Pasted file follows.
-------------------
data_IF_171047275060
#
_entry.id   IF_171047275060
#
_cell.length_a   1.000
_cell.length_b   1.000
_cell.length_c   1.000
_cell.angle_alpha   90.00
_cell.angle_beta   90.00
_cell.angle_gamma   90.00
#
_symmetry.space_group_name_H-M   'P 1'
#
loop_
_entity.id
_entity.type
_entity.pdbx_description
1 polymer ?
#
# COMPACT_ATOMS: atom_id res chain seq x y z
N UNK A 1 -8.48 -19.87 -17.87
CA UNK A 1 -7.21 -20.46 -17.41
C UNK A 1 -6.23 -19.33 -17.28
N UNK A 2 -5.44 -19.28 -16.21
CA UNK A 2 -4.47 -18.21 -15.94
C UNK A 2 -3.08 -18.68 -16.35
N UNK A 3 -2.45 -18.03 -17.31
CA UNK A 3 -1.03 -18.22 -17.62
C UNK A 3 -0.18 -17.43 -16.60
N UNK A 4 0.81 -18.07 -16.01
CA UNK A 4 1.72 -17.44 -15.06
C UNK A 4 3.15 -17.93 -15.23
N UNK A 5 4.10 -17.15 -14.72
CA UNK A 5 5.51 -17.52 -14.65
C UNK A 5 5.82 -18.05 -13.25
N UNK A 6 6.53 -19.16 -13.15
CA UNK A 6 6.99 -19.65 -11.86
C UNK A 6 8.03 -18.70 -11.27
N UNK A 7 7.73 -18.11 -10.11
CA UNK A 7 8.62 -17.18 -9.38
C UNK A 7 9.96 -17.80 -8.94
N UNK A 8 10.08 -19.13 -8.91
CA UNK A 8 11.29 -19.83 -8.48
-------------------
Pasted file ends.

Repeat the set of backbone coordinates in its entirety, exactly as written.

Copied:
data_IF_171047275060
#
_entry.id   IF_171047275060
#
_cell.length_a   1.000
_cell.length_b   1.000
_cell.length_c   1.000
_cell.angle_alpha   90.00
_cell.angle_beta   90.00
_cell.angle_gamma   90.00
#
_symmetry.space_group_name_H-M   'P 1'
#
loop_
_entity.id
_entity.type
_entity.pdbx_description
1 polymer ?
#
# COMPACT_ATOMS: atom_id res chain seq x y z
N UNK A 1 -8.48 -19.87 -17.87
CA UNK A 1 -7.21 -20.46 -17.41
C UNK A 1 -6.23 -19.33 -17.28
N UNK A 2 -5.44 -19.28 -16.21
CA UNK A 2 -4.47 -18.21 -15.94
C UNK A 2 -3.08 -18.68 -16.35
N UNK A 3 -2.45 -18.03 -17.31
CA UNK A 3 -1.03 -18.22 -17.62
C UNK A 3 -0.18 -17.43 -16.60
N UNK A 4 0.81 -18.07 -16.01
CA UNK A 4 1.72 -17.44 -15.06
C UNK A 4 3.15 -17.93 -15.23
N UNK A 5 4.10 -17.15 -14.72
CA UNK A 5 5.51 -17.52 -14.65
C UNK A 5 5.82 -18.05 -13.25
N UNK A 6 6.53 -19.16 -13.15
CA UNK A 6 6.99 -19.65 -11.86
C UNK A 6 8.03 -18.70 -11.27
N UNK A 7 7.73 -18.11 -10.11
CA UNK A 7 8.62 -17.18 -9.38
C UNK A 7 9.96 -17.80 -8.94
N UNK A 8 10.08 -19.13 -8.91
CA UNK A 8 11.29 -19.83 -8.48